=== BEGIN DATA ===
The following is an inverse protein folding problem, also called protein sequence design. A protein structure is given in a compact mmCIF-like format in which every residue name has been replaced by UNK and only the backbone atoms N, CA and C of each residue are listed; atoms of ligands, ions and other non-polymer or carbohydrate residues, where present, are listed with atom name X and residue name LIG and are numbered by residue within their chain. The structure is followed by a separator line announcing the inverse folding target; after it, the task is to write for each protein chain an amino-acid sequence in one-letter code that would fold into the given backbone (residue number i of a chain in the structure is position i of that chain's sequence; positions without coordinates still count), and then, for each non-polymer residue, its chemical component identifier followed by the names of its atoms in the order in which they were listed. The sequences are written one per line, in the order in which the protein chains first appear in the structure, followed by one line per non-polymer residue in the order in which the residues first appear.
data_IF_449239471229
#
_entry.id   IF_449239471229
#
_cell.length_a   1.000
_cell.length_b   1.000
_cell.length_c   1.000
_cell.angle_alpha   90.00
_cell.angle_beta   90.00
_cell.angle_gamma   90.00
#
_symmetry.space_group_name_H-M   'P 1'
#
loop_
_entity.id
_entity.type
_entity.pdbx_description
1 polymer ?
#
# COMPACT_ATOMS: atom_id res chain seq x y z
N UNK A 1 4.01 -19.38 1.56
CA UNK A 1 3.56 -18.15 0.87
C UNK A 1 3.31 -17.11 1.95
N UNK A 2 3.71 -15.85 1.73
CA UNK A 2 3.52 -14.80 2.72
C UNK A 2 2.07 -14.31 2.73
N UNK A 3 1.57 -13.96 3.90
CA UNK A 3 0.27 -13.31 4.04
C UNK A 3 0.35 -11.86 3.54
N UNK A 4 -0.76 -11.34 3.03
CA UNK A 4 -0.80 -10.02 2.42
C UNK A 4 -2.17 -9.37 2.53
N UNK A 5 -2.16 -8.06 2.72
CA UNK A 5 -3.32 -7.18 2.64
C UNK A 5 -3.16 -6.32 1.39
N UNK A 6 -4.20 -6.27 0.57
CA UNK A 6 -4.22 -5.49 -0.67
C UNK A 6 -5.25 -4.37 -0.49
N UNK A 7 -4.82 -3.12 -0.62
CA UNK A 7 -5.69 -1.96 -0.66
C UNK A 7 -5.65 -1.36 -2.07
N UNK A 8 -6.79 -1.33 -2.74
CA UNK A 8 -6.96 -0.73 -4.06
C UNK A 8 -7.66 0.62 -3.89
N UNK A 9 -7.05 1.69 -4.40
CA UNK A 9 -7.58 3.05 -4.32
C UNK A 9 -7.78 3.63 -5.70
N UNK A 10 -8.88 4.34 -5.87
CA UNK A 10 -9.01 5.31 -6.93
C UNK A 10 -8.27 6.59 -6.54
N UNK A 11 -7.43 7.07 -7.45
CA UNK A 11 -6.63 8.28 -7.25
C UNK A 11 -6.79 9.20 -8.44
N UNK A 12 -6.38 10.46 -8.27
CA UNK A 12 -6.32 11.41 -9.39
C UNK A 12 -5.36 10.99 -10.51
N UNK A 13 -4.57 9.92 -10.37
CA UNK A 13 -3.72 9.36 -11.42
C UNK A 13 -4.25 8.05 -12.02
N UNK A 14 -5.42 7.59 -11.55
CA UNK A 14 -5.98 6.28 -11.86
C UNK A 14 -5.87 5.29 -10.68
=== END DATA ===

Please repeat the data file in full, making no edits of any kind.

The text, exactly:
The following is an inverse protein folding problem, also called protein sequence design. A protein structure is given in a compact mmCIF-like format in which every residue name has been replaced by UNK and only the backbone atoms N, CA and C of each residue are listed; atoms of ligands, ions and other non-polymer or carbohydrate residues, where present, are listed with atom name X and residue name LIG and are numbered by residue within their chain. The structure is followed by a separator line announcing the inverse folding target; after it, the task is to write for each protein chain an amino-acid sequence in one-letter code that would fold into the given backbone (residue number i of a chain in the structure is position i of that chain's sequence; positions without coordinates still count), and then, for each non-polymer residue, its chemical component identifier followed by the names of its atoms in the order in which they were listed. The sequences are written one per line, in the order in which the protein chains first appear in the structure, followed by one line per non-polymer residue in the order in which the residues first appear.
data_IF_449239471229
#
_entry.id   IF_449239471229
#
_cell.length_a   1.000
_cell.length_b   1.000
_cell.length_c   1.000
_cell.angle_alpha   90.00
_cell.angle_beta   90.00
_cell.angle_gamma   90.00
#
_symmetry.space_group_name_H-M   'P 1'
#
loop_
_entity.id
_entity.type
_entity.pdbx_description
1 polymer ?
#
# COMPACT_ATOMS: atom_id res chain seq x y z
N UNK A 1 4.01 -19.38 1.56
CA UNK A 1 3.56 -18.15 0.87
C UNK A 1 3.31 -17.11 1.95
N UNK A 2 3.71 -15.85 1.73
CA UNK A 2 3.52 -14.80 2.72
C UNK A 2 2.07 -14.31 2.73
N UNK A 3 1.57 -13.96 3.90
CA UNK A 3 0.27 -13.31 4.04
C UNK A 3 0.35 -11.86 3.54
N UNK A 4 -0.76 -11.34 3.03
CA UNK A 4 -0.80 -10.02 2.42
C UNK A 4 -2.17 -9.37 2.53
N UNK A 5 -2.16 -8.06 2.72
CA UNK A 5 -3.32 -7.18 2.64
C UNK A 5 -3.16 -6.32 1.39
N UNK A 6 -4.20 -6.27 0.57
CA UNK A 6 -4.22 -5.49 -0.67
C UNK A 6 -5.25 -4.37 -0.49
N UNK A 7 -4.82 -3.12 -0.62
CA UNK A 7 -5.69 -1.96 -0.66
C UNK A 7 -5.65 -1.36 -2.07
N UNK A 8 -6.79 -1.33 -2.74
CA UNK A 8 -6.96 -0.73 -4.06
C UNK A 8 -7.66 0.62 -3.89
N UNK A 9 -7.05 1.69 -4.40
CA UNK A 9 -7.58 3.05 -4.32
C UNK A 9 -7.78 3.63 -5.70
N UNK A 10 -8.88 4.34 -5.87
CA UNK A 10 -9.01 5.31 -6.93
C UNK A 10 -8.27 6.59 -6.54
N UNK A 11 -7.43 7.07 -7.45
CA UNK A 11 -6.63 8.28 -7.25
C UNK A 11 -6.79 9.20 -8.44
N UNK A 12 -6.38 10.46 -8.27
CA UNK A 12 -6.32 11.41 -9.39
C UNK A 12 -5.36 10.99 -10.51
N UNK A 13 -4.57 9.92 -10.37
CA UNK A 13 -3.72 9.36 -11.42
C UNK A 13 -4.25 8.05 -12.02
N UNK A 14 -5.42 7.59 -11.55
CA UNK A 14 -5.98 6.28 -11.86
C UNK A 14 -5.87 5.29 -10.68